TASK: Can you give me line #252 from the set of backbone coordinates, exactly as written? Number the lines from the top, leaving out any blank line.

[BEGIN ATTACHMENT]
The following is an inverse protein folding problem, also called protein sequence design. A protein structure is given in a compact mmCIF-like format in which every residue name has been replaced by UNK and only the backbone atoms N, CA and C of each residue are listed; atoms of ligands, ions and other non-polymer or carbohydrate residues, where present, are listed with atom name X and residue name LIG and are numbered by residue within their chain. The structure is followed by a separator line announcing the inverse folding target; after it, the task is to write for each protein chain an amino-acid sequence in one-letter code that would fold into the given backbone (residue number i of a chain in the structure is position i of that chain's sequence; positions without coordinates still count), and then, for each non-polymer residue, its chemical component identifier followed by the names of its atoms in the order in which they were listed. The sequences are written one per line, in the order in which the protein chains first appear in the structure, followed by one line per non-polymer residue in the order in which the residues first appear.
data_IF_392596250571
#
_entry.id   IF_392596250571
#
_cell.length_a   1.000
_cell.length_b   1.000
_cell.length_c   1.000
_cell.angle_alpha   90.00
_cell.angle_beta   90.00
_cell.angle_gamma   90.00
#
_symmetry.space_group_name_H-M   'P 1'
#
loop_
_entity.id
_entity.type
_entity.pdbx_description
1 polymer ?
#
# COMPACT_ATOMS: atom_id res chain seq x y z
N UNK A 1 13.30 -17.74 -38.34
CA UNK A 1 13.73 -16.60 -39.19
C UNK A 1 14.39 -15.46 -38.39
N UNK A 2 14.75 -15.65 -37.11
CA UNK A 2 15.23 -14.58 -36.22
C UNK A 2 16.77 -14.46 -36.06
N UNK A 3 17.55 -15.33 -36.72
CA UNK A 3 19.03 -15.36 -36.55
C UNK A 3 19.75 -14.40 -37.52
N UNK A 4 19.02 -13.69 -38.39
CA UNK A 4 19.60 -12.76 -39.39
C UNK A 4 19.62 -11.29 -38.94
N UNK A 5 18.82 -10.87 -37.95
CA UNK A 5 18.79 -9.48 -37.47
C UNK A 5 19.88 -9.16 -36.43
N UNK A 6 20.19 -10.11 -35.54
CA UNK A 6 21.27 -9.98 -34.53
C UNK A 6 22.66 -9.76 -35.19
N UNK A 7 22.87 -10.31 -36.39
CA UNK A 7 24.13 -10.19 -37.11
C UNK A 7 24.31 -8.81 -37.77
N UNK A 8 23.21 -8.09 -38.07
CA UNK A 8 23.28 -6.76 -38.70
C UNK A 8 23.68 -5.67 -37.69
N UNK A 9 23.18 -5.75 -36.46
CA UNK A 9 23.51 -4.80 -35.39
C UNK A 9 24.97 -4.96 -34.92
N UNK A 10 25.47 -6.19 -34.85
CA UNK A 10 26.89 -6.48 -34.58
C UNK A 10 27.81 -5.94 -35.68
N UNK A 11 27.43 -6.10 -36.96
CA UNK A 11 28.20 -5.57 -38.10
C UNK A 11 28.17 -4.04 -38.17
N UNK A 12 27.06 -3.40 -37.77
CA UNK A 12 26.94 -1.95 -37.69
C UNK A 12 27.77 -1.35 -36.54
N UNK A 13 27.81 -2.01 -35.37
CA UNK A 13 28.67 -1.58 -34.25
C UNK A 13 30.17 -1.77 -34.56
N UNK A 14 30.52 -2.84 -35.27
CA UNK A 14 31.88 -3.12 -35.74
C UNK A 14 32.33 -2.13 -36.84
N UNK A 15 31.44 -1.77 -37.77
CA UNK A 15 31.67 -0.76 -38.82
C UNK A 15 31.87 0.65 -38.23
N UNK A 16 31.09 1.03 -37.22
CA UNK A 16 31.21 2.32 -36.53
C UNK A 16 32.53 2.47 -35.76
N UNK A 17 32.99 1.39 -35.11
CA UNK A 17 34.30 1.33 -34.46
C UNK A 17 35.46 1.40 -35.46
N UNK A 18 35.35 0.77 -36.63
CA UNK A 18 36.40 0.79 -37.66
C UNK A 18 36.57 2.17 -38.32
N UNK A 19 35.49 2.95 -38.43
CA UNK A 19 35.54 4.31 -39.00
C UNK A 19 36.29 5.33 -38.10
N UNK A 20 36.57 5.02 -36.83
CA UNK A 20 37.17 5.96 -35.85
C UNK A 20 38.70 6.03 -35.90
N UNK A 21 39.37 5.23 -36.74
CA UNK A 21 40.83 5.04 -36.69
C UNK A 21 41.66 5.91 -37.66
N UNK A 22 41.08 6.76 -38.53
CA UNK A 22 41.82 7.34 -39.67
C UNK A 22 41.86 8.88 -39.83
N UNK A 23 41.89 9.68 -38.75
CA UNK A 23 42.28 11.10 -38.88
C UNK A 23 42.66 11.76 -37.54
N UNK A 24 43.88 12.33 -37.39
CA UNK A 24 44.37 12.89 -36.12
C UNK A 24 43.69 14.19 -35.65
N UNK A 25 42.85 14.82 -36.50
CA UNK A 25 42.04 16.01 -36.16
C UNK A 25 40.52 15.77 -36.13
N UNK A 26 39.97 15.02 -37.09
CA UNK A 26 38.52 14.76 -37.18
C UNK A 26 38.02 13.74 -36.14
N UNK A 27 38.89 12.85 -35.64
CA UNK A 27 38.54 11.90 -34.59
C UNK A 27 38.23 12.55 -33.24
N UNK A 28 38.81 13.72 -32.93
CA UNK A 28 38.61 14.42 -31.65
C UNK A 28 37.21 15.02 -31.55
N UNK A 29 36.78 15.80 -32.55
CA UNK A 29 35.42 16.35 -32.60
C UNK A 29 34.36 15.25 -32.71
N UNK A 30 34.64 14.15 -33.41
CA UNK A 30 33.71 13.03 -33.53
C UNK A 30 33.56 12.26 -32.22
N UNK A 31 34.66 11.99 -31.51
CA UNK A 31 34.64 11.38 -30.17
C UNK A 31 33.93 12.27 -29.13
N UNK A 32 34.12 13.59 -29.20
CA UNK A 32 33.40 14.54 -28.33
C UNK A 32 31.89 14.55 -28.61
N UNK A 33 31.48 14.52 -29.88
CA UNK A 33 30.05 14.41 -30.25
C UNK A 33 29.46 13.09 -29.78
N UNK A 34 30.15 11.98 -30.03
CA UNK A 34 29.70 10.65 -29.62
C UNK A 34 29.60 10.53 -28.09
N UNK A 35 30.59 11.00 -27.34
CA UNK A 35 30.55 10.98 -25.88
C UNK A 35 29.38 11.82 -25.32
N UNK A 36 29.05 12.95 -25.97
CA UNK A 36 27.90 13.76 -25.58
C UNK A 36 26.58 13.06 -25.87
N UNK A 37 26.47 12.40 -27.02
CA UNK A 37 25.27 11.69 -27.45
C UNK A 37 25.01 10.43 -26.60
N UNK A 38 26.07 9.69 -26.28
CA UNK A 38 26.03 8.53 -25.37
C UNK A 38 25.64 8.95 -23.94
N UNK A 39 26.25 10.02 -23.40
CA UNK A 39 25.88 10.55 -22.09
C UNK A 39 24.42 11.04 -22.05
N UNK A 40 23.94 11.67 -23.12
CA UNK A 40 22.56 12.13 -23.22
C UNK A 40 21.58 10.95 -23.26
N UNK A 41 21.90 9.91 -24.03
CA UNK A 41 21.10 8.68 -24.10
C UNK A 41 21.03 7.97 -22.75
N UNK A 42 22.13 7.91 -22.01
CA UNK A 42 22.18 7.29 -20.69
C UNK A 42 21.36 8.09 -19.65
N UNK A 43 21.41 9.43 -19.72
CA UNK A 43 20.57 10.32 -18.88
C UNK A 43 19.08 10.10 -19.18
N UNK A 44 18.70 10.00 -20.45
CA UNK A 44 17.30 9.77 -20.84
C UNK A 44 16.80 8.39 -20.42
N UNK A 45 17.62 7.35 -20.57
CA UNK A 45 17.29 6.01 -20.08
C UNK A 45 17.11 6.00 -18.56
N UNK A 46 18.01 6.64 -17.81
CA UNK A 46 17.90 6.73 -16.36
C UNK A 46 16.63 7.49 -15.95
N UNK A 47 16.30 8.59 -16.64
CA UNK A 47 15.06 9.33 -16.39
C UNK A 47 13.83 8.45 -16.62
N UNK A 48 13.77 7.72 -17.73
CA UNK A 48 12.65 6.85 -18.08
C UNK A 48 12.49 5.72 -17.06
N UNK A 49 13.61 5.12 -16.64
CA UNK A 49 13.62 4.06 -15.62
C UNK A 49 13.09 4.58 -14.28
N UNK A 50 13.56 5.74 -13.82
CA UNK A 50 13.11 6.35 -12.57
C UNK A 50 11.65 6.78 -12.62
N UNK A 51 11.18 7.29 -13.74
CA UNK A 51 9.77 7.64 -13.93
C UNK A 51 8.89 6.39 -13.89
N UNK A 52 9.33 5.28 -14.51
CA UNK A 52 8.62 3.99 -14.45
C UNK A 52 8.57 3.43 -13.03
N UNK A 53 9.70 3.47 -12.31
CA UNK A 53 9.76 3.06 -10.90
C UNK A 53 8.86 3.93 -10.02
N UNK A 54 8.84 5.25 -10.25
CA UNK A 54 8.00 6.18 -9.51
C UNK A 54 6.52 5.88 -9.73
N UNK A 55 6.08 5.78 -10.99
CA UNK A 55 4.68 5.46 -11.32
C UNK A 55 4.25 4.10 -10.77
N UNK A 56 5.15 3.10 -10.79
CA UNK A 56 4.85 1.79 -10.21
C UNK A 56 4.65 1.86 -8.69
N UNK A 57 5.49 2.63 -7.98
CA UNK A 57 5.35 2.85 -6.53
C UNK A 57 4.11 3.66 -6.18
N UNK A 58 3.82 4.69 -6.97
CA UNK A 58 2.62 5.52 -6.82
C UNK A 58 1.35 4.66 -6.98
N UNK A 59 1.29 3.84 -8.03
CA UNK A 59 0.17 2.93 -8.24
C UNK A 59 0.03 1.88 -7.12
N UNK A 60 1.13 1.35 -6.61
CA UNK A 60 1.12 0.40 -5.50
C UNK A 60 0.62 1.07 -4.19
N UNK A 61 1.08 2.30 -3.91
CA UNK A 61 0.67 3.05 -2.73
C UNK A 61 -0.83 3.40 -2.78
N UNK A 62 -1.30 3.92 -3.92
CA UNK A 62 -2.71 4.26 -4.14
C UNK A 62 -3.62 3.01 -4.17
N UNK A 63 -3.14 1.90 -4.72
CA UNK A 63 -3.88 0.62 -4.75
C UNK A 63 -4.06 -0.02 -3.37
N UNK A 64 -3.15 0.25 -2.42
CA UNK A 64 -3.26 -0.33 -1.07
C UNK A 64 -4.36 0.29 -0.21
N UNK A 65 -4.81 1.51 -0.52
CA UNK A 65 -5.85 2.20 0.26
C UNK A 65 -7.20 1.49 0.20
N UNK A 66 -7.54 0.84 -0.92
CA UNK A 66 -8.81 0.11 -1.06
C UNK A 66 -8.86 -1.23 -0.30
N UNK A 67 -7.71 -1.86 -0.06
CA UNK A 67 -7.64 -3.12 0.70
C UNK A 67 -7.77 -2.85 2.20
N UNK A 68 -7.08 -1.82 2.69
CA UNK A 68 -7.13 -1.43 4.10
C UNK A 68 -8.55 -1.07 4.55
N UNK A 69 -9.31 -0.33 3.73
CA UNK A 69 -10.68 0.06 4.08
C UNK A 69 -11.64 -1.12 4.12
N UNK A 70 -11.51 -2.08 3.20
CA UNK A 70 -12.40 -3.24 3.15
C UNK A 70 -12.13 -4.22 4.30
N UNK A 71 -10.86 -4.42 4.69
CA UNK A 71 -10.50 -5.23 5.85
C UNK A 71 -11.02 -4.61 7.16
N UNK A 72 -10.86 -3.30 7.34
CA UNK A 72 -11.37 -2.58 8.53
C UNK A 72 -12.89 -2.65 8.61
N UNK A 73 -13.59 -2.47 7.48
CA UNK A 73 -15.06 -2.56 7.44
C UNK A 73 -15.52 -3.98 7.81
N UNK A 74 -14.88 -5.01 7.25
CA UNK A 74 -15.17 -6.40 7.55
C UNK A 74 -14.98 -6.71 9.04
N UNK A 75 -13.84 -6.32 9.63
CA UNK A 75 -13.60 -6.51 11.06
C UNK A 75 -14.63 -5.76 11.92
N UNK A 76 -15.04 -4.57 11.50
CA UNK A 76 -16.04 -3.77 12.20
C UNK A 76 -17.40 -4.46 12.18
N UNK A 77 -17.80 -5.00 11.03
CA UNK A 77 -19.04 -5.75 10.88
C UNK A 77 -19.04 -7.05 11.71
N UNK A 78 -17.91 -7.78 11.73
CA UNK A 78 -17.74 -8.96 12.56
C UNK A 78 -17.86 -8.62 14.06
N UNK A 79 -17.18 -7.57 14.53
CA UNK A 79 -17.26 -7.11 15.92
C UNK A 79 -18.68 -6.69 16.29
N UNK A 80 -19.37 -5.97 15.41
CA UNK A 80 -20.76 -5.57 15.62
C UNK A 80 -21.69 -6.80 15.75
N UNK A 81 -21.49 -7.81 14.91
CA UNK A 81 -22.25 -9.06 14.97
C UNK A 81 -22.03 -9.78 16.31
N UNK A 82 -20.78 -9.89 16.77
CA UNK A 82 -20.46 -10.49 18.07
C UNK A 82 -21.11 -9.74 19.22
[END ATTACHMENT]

C UNK A 77 -19.04 -7.05 11.71